By now all of us have become aware of director Shree Narayan Singh’s caliber after he gave us the socially-relevant ‘Toilet: Ek Prem Katha’, starring Akshay Kumar and Bhoomi Pednekar in lead roles. His latest outing ‘Batti Gul Meter Chalu’ with Shahid Kapoor in the lead is a good-intentioned film, but somewhere in between, it begins to drag, taking away the appeal it had started to build from the beginning.
The movie begins in the picturesque town of Tehri in Uttarakhand, where three best buds Sushil Kumar Pant aka SK (Shahid Kapoor), Lalita Nautiyal aka Naughty (Shraddha Kapoor) and Sundar Mohan Tripathi (Divyendu Sharma) bond over a lot of jokes at each other’s expense, a few pegs of desi daaru and life in general. SK is a happy-go-lucky guy and a lawyer, who cares little about the world around him but cares deeply when extracting money from the corrupt is involved. Naughty is an aspiring fashion designer with a shocking sense of dressing, while Tripathi is hopeful he could start a business of his own some day. Things go hunky dory for the people of Tehri, but they are all bugged by a common problem – electricity.
The power supply in Tehri, mostly during the nights, is very low with lights either flickering in the distance or batti being gul most of the time. The citizens of Tehri take the electricity issue in their stride until it becomes too difficult to bear. Tripathi’s business is finally up and running, while SK is doing fairly well practicing law. Once when the electricity board slaps a whopping 54 lakh bill on Tripathi, even cutting off his supply, SK starts to realize it is time he stood for what is right.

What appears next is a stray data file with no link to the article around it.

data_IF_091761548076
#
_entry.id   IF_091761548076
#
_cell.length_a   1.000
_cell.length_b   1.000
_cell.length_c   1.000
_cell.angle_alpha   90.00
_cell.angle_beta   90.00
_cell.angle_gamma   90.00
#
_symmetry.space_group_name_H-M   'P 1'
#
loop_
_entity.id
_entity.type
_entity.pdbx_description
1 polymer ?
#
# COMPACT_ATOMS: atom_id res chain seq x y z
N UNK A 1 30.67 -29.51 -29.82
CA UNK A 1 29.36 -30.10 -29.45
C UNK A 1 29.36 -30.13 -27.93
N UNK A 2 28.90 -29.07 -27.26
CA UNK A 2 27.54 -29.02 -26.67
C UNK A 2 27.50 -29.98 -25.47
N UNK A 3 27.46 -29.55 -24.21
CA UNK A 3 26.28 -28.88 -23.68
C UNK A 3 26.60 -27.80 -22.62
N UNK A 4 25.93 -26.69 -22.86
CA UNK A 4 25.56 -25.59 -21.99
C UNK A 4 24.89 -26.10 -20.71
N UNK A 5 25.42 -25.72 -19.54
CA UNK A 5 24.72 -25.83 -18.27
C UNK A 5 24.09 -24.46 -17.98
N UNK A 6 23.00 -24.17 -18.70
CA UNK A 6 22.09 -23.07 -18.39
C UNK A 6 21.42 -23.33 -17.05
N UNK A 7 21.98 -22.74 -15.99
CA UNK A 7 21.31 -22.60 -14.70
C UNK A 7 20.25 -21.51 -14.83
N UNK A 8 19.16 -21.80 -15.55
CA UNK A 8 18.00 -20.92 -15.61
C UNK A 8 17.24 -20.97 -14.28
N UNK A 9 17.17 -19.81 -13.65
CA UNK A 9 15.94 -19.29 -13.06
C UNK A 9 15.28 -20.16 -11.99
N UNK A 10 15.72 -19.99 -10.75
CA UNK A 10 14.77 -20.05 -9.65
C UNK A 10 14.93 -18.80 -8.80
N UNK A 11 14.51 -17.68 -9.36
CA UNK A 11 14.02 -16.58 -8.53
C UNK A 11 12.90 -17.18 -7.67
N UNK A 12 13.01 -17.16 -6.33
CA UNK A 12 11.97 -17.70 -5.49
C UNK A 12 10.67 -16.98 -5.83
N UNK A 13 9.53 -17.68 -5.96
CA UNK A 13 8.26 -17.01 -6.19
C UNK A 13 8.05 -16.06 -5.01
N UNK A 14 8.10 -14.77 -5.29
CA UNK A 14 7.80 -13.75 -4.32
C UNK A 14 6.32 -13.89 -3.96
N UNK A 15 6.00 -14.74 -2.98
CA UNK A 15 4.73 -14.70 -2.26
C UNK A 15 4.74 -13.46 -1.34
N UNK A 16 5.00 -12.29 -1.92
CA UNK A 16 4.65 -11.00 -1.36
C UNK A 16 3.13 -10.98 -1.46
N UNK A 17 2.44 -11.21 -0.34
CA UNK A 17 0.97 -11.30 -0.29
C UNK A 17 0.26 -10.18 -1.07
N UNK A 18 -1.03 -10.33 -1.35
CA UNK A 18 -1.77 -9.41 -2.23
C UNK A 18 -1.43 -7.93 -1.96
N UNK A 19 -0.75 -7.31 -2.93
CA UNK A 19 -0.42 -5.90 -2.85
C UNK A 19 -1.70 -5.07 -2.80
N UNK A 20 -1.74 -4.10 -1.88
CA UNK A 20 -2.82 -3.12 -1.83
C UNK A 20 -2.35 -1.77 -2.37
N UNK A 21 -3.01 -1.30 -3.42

The three friends run from pillar to post trying to get facts straight regarding the humongous sum but always return without plausible explanations. Tripathi suddenly goes missing and SK decides it is now that the electricity board needs to be dragged to court. And there he comes face-to-face with Advocate Gulnaar (Yami Gautam), and the twosome fights it out for their clients.
‘Batti Gul Meter Chalu’ is a socially-relevant film, like Singh’s last venture, but this one takes a lot of time to reach a conclusion. There are too many subplots in the narrative that distract the viewers from the main issue. The movie is only a few minutes short of three hours and the long run time takes away the steam from the honest effort put in by the cast and crew. The screenplay is very slow and tends to get tedious after a certain point of time during the first half. Also, the director opted for a more realistic approach by using Uttarakhand’s colloquial language for his actors, which they do not seem too comfortable using.
On the positive side however, the film is relevant mostly for the rural areas, where government sectors are blindly robbing the poor of their rights. Shahid Kapoor’s transformation from an I-give-a-damn guy to an upright legal representative is fabulous. The actor deserves a pat for his act. Shraddha Kapoor is good but does not have enough scope in her character. Divyendu Sharma is first-rate as the man stripped of all his basic amenities. Yami Gautam is alright. The courtroom scenes in the second half pick up pace and the humour is sarcastic wherever needed. Songs are not so peppy but a Bollywood movie is incomplete without a song-and-dance-routine and the director cannot be blamed for that. Rest everything falls in place once the film starts to roll, albeit for a very long time!
All in all, ‘Batti Gul Meter Chalu’ is a good-intentioned film, which could have been curtailed, had the director not given too much attention to too many details.
Eventznu Rates Batti Gul Meter Chalu : * *